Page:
)AY, JUNE 23, 1964
THE MICHIGAN DAILY
AY, .JUNE 23, 1964 TUE MICHIGAN DAILY PAGE THREE
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(EDITOR'S NOTE: This is the
first of two articles on the Demo-
cratic State Convention, which was
held June 12-13)
By ROBERT SELWA
Special To The Daily
LANSING-In the battle that
is shaping up over the seating of
delegates at the Democratic Na-
tional convention, Michigan's del-
egates will have explicit pro-civil
After giving its support, both
written and oral, to President
Lyndon B. Johnson, Senator Phil-
ip Hart (D-Mich) and guberna-
torial candidate Neil Staebler, the
convention gave instructions to the
delegates to support the seating
of the delegates nominated by the
Mississippi Freedom Democratic
Party. This is a civil rights politi-
cal party challenging the regular
Mississippi Democratic Party.
These instructions came at the
state convention, June 12 and 13,
of the Michigan Democratic par-
They were contained in a res-
olution which specified:
"This Convention instructs the
senior party. A month earlier, the
Washtenaw County Democratic
convention took the same position.
The state convention chose 92
delegates and 100 alternatives to
the national convention and drew
up a policy that was strongly fav-
orable toward civil rights and civil
One resolution adopted by the
convention called for "prompt and
vigorous enforcement of civil
rights laws and of Section II of
the Fourteenth Amendment. This
section provides for reduction of
the representation of any state in
Congress in proportion to the
share of its citizens denied the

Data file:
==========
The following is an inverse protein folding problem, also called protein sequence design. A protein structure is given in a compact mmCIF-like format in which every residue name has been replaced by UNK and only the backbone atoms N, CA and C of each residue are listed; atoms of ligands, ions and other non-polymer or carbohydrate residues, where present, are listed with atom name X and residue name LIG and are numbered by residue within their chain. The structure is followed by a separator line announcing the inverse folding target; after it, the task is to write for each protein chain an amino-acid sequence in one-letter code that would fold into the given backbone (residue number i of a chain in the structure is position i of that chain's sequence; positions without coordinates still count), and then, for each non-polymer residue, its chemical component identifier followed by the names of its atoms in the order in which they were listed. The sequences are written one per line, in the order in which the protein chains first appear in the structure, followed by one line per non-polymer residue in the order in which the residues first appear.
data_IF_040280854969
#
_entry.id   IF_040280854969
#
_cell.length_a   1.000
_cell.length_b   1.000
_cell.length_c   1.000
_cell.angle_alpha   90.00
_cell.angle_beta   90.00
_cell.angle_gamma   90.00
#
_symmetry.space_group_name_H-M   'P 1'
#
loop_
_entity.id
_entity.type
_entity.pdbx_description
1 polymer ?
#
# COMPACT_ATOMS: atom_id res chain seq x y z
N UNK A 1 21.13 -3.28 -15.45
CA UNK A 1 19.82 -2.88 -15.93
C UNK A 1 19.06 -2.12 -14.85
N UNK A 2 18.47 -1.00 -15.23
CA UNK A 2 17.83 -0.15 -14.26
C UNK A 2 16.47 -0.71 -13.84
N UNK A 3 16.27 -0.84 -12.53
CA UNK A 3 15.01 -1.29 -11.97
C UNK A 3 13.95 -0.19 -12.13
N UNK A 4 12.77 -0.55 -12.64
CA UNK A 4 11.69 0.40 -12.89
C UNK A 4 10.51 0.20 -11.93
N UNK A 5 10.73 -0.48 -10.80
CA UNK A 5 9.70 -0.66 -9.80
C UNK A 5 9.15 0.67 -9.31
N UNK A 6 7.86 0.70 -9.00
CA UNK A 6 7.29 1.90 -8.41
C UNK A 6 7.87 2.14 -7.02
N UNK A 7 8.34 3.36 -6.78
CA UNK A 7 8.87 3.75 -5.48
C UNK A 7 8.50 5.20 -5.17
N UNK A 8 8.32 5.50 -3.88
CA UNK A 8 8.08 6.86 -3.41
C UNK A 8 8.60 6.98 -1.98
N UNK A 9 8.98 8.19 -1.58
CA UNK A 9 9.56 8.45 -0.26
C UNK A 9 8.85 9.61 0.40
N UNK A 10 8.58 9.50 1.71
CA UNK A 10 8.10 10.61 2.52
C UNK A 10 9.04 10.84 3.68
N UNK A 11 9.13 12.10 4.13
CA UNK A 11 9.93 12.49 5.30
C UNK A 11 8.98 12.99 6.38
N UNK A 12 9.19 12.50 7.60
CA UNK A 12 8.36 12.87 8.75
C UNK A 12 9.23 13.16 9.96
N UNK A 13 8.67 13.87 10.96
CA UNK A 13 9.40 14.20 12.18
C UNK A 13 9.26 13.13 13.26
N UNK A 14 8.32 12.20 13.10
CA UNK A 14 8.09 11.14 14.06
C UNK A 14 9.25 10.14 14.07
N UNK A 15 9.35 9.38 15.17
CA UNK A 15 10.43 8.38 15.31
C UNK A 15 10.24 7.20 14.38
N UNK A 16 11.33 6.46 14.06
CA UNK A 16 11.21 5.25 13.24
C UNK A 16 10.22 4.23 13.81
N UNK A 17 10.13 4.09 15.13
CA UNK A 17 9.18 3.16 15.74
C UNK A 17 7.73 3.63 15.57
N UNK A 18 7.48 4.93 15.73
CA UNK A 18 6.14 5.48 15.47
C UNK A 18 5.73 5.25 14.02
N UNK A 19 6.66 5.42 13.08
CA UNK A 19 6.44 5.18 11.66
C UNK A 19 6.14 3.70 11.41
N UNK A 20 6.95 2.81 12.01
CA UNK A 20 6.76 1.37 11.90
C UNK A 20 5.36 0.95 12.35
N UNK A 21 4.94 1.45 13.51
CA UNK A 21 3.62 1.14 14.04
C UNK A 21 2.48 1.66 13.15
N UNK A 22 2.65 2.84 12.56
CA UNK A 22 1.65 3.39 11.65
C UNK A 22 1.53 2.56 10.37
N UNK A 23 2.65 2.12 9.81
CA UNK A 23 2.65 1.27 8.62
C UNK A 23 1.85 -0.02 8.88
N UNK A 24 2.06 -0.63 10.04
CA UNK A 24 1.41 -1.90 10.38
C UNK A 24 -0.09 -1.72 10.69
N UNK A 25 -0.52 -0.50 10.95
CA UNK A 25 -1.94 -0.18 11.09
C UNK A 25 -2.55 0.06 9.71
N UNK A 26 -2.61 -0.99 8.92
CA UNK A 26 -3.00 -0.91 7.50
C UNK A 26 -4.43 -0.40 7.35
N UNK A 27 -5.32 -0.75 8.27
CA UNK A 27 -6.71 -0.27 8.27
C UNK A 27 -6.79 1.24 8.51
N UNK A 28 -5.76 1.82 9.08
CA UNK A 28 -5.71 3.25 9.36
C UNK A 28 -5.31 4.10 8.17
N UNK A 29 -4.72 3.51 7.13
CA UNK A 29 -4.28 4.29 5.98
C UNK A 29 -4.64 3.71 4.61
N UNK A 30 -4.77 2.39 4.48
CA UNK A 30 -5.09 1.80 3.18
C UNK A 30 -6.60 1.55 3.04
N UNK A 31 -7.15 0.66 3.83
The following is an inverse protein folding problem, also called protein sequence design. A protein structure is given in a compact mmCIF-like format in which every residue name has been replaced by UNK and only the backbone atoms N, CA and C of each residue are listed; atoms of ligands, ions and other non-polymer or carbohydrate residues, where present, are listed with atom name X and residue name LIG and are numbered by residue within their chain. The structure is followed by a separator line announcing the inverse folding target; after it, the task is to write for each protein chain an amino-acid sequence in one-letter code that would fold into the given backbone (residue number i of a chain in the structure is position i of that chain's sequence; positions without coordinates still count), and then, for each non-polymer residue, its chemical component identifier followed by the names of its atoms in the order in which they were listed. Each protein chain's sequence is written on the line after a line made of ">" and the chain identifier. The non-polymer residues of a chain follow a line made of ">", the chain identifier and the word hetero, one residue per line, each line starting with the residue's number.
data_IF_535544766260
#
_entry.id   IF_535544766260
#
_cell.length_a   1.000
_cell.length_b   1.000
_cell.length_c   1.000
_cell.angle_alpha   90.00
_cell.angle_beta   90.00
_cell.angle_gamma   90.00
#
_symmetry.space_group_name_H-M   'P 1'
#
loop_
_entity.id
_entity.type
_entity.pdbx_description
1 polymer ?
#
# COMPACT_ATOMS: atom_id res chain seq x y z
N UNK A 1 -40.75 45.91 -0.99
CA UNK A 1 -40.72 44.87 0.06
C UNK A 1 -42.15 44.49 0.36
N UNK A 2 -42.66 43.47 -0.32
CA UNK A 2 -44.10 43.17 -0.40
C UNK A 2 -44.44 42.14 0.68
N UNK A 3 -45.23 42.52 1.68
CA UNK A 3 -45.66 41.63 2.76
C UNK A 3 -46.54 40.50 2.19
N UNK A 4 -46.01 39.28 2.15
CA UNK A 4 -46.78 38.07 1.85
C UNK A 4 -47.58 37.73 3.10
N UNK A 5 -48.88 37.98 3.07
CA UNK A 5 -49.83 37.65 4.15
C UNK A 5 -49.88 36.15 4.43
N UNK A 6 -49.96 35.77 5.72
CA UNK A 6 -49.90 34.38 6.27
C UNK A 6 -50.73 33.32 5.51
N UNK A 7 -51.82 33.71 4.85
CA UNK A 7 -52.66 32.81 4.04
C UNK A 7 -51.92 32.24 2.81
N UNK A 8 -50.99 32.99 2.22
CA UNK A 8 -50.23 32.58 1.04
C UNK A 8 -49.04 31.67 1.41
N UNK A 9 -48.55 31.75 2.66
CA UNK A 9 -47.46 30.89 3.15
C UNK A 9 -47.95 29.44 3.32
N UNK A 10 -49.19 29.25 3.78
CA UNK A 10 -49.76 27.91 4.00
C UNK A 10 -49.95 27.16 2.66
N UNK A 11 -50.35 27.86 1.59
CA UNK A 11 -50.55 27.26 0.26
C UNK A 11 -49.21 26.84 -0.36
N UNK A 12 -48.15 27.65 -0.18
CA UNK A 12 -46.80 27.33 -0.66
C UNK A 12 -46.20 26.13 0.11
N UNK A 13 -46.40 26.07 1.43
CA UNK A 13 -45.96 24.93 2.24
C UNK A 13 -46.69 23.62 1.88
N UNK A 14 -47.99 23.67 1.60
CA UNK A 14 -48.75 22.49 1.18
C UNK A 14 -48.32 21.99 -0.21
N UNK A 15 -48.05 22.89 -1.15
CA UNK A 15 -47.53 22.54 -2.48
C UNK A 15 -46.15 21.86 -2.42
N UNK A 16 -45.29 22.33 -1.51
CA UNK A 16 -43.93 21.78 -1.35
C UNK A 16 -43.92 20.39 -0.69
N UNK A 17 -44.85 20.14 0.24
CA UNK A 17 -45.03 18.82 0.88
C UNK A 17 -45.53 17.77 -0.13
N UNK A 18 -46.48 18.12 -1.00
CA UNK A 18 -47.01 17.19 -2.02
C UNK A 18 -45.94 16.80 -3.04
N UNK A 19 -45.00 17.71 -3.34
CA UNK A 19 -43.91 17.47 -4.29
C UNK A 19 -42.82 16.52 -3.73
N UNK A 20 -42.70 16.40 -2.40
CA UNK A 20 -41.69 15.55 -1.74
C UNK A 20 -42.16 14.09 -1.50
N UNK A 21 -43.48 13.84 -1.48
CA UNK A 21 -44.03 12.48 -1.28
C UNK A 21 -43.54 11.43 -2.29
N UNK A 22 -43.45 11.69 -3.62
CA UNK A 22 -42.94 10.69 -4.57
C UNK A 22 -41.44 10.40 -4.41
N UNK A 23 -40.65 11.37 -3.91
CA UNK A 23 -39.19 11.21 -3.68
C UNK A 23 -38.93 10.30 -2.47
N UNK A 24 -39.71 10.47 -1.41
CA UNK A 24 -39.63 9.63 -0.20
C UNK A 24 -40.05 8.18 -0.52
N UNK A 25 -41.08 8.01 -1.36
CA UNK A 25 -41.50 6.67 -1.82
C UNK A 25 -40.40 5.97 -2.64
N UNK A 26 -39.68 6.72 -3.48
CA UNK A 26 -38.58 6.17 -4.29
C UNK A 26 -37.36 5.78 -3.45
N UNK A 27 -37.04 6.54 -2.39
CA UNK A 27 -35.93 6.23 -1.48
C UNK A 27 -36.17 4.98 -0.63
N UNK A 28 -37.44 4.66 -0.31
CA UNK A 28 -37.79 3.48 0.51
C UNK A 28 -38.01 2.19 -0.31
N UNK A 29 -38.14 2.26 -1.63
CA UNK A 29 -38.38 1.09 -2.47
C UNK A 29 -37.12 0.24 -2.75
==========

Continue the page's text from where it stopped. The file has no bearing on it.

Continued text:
right to vote.
The debate on the convention
floor was over an amendment to
this resolution. The amendment
pledged efforts "to fight racial
discrimination in the Democratic
party throughout the United
States" and was approved.
The resolution on the Freedom'
Democratic party had a similar
provision. It applied the policy
about delegate seating "to other
states in which challenges by sim-
ilar representative and loyal groups
of Democrats may develop." This
may be the case with Alabama,
which along with Mississippi has
an "unpledged electors" move-
Lists Two Reasons
Two reasons were listed in the
resolution for Michigan's opposi-
tion to the regular Democratic
party of Mississippi.
First, the regular party discrim-
inates against Negroes, who make
up nearly half of the population
of Mississippi, and is hence "un-
Second, the regular party fails
to support the platform and poli-
cies of the national Democratic
party, it said.
Supporters of the "free Missis-
sippi" movement distributed a
copy of the 1960 platform of the
regular Democratic party of Mis-
sissippi. After statements in sup-
port of racial segregation of states'
rights and of "preservatiQn of our
traditional Southern American
way of life," the platform declar-
"We reject and oppose the plat-
forms of both national parties
and their candidates."
The Mississippi Freedom Demo-
cratic party was organized this
year by the Council of Federated
Organizations, a group working
for civil rights in Mississippi. The
Freedom Democratic party has
planned to have procedures for
electing national convention dele-
gates that would be exactly paral-
lel to the procedures of the regular
party but without state sanction.
"Your Hair Problems
Are Our Care F?~
The Dascola Barbers
(near Michigan Theatre)
The U of M Barbers
(North U. near Kresge's)
. . . in one of the campus
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. moderate prices.
215 S. STATE
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Michigan delegation at the forth-
coming national convention to take
all appropriate action to seat the
delegates from the Freedom Dem-
ocratic party of Mississippi.'
These instructions, which could
constitute dynamite at the nation-
al convention, were adopted with
no floor controversy at the state
convention. The decision to sup-
port the Freedom Democratic par-
by seemed to come from pressure
from civil rights groups and from
a growing sentiment within the
Two months earlier, the Michi-
gan Young Democrats at its state
convention decided to support the
Freedom Democratic party and to
work for similar support of the
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